hit
Whether this specific path has been followed.

The Xdebug source contains a file containing a dump_branch_coverage function, which you can use the show the information in a more concise way. The above array would instead be shown as:

Returns:

c
- branches
  - 00; OP: 00-04; line: 06-07 HIT; out1: 09 HIT
  - 05; OP: 05-08; line: 08-07 HIT; out1: 09 HIT
  - 09; OP: 09-11; line: 07-07 HIT; out1: 12 HIT; out2: 05 HIT
  - 12; OP: 12-13; line: 10-10 HIT; out1: EX  X
- paths
  - 0 9 12:  X
  - 0 9 5 9 12: HIT

The function also generates a file /tmp/paths.dot, which can be processed with the dot tool of the Graphviz software to create an image.

Example:

dot -Tpng /tmp/paths.dot > /tmp/paths.png

This generates an image where a solid line means that the path has been followed, and a dashed line means that that path has not been followed.


xdebug_get_collected_errors( bool $emptyList = false ) : array #

Returns all collected error messages

This function returns all errors from the collection buffer that contains all errors that were stored there when error collection was started with xdebug_start_error_collection().

By default this function will not clear the error collection buffer. If you pass true as argument to this function then the buffer will be cleared as well.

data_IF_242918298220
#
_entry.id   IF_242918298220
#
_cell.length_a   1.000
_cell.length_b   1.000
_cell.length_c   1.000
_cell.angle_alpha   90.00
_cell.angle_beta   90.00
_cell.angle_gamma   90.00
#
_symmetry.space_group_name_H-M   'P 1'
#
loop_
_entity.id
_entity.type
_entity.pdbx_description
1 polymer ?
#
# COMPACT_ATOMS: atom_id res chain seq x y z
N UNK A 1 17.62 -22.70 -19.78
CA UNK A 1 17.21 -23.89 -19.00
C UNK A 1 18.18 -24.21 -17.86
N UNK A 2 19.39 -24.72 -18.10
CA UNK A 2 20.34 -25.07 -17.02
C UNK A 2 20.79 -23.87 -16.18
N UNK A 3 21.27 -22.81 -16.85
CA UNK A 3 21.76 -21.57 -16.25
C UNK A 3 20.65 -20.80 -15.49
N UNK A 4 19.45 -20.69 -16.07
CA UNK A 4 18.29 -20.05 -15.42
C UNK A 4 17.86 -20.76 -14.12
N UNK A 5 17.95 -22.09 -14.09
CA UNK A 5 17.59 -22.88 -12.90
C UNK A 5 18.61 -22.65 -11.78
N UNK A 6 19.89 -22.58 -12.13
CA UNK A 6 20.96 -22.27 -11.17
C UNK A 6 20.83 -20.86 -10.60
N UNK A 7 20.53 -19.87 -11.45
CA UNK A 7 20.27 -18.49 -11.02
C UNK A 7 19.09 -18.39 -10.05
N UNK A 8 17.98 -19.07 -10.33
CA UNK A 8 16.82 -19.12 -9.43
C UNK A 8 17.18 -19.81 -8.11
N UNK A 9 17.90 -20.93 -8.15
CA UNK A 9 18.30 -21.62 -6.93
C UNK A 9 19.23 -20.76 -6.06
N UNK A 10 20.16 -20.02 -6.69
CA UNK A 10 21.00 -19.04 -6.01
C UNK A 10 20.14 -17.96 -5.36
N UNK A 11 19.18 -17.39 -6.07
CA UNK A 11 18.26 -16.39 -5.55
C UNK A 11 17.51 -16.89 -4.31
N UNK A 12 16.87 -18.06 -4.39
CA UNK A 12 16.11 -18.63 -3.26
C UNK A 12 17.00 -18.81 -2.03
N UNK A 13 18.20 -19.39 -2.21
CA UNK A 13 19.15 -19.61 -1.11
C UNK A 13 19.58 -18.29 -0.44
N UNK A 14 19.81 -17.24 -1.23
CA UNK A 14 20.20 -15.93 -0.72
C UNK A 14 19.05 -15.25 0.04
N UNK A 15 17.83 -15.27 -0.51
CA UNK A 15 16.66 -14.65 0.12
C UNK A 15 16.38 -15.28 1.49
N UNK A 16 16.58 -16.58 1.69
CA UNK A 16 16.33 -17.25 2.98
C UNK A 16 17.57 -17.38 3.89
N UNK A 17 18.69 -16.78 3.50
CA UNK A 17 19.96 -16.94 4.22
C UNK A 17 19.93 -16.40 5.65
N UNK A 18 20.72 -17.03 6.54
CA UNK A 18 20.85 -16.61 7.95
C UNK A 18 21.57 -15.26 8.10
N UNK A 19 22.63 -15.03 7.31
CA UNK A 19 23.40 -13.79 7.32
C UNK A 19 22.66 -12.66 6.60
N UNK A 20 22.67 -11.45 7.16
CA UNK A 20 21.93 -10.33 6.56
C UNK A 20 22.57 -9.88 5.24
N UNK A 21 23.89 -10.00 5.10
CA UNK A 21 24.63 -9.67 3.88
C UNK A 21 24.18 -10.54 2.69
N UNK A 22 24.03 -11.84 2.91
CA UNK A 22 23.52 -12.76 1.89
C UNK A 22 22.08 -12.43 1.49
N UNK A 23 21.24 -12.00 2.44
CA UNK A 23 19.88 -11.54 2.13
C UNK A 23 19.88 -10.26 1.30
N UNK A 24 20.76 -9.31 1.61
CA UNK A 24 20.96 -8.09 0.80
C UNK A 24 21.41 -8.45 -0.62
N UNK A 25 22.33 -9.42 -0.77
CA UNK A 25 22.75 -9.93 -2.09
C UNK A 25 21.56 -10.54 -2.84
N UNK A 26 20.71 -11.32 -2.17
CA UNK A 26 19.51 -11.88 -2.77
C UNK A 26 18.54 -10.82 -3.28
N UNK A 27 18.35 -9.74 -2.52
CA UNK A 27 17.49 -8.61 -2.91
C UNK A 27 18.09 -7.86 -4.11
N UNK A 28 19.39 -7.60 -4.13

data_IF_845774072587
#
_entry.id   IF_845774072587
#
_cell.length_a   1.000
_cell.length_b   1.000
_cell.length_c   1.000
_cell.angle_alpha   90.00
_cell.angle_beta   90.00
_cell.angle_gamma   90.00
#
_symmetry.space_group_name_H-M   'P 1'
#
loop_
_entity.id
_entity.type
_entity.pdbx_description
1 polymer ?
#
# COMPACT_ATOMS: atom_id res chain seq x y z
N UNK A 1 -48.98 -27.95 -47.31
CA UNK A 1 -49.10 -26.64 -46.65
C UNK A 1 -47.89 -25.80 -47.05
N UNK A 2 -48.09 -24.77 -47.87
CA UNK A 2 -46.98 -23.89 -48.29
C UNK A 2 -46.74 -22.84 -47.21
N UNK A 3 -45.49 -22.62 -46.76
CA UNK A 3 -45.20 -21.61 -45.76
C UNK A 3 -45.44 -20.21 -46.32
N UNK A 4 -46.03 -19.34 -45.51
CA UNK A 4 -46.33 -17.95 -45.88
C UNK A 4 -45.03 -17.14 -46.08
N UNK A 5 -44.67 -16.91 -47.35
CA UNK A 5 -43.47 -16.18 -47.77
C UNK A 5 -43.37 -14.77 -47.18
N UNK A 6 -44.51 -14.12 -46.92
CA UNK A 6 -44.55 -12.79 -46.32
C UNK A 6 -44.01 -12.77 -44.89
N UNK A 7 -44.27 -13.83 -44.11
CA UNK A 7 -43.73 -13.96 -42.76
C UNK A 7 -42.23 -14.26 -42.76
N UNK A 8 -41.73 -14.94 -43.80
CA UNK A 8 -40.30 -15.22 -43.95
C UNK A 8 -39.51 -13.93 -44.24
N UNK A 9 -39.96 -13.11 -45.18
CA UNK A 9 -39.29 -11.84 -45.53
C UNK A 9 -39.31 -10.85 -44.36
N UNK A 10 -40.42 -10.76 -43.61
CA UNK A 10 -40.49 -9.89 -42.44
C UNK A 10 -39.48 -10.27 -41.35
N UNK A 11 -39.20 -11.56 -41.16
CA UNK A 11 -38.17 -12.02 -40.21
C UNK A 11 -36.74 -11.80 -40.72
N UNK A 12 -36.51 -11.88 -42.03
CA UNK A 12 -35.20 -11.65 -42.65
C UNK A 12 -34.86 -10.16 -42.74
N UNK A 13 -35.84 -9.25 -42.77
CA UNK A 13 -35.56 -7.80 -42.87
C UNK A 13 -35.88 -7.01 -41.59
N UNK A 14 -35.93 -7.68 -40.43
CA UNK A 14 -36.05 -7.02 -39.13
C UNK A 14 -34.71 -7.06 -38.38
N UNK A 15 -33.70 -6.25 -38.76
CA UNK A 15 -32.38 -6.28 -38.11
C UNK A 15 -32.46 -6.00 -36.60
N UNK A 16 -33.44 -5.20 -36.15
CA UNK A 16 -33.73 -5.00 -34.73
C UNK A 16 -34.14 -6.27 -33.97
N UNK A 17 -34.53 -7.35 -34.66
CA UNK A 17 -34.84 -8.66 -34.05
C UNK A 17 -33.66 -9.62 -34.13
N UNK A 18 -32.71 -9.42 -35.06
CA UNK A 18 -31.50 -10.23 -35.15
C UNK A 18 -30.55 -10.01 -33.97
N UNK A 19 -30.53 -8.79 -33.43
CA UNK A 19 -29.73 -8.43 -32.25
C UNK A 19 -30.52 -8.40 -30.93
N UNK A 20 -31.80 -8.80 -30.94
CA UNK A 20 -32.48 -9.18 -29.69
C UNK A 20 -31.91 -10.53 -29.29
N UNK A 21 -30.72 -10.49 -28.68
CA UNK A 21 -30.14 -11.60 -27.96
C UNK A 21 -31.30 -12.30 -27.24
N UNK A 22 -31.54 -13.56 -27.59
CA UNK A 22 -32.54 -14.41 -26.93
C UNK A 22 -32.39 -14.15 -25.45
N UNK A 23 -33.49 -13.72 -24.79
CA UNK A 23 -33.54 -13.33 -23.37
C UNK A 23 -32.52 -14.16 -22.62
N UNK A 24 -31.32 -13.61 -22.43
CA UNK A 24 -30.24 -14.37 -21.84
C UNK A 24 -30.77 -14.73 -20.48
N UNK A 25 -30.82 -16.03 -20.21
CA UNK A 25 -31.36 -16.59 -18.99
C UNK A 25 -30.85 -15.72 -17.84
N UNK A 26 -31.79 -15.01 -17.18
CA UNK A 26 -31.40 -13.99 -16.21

This function returns a string containing all collected errors formatted as an "Xdebug table".


xdebug_get_function_count() : int #

Returns the number of functions that have been called

This function returns the number of functions that have been called so far, including this function itself.


xdebug_get_function_stack() : array #

Returns information about the stack

Returns an array which resembles the stack trace up to this point. The example script:

Example:

<?php
    
class strings {
        function 
fix_string($a)
        {
            
var_dump(xdebug_get_function_stack());
        }

        function 
fix_strings($b) {
            foreach (
$b as $item) {
                
$this->fix_string($item);